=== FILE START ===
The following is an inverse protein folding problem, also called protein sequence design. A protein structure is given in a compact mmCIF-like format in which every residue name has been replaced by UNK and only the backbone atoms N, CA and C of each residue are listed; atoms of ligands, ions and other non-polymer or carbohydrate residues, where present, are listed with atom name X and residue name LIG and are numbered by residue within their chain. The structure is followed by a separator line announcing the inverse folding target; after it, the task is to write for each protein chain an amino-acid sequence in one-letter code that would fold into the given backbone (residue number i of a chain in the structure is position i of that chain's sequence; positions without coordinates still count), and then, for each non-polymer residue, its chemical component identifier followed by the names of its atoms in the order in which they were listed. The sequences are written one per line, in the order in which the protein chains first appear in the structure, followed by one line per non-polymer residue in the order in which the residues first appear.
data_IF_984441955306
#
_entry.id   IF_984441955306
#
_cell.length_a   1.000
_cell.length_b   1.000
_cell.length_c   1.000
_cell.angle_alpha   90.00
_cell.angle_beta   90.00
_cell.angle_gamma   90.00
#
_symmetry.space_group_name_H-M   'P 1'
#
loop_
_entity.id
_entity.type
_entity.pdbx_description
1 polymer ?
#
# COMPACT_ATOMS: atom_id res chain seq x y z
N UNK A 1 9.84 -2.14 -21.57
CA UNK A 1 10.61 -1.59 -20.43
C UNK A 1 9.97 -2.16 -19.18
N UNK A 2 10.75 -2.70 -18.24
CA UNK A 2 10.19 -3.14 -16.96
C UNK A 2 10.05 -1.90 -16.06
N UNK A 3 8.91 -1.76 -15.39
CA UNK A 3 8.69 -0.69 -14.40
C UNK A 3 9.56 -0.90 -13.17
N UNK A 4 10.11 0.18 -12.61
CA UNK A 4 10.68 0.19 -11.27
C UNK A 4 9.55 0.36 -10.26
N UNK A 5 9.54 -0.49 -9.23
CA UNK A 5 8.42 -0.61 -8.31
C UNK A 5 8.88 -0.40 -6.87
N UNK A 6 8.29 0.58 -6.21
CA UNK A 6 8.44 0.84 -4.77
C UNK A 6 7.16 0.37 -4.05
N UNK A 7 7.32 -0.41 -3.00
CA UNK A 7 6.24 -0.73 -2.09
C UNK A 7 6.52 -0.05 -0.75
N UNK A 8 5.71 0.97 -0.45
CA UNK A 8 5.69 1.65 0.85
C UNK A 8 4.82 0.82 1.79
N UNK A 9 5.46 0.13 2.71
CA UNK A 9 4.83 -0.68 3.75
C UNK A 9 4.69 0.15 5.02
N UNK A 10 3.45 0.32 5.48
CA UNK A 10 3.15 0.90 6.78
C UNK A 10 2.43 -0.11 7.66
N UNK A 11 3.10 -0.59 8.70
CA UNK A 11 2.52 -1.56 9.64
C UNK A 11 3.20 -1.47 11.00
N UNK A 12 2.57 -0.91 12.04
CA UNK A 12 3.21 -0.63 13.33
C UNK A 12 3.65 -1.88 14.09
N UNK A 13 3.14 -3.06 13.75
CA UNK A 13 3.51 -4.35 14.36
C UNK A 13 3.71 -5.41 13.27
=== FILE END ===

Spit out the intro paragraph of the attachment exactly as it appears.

The following is an inverse protein folding problem, also called protein sequence design. A protein structure is given in a compact mmCIF-like format in which every residue name has been replaced by UNK and only the backbone atoms N, CA and C of each residue are listed; atoms of ligands, ions and other non-polymer or carbohydrate residues, where present, are listed with atom name X and residue name LIG and are numbered by residue within their chain. The structure is followed by a separator line announcing the inverse folding target; after it, the task is to write for each protein chain an amino-acid sequence in one-letter code that would fold into the given backbone (residue number i of a chain in the structure is position i of that chain's sequence; positions without coordinates still count), and then, for each non-polymer residue, its chemical component identifier followed by the names of its atoms in the order in which they were listed. The sequences are written one per line, in the order in which the protein chains first appear in the structure, followed by one line per non-polymer residue in the order in which the residues first appear.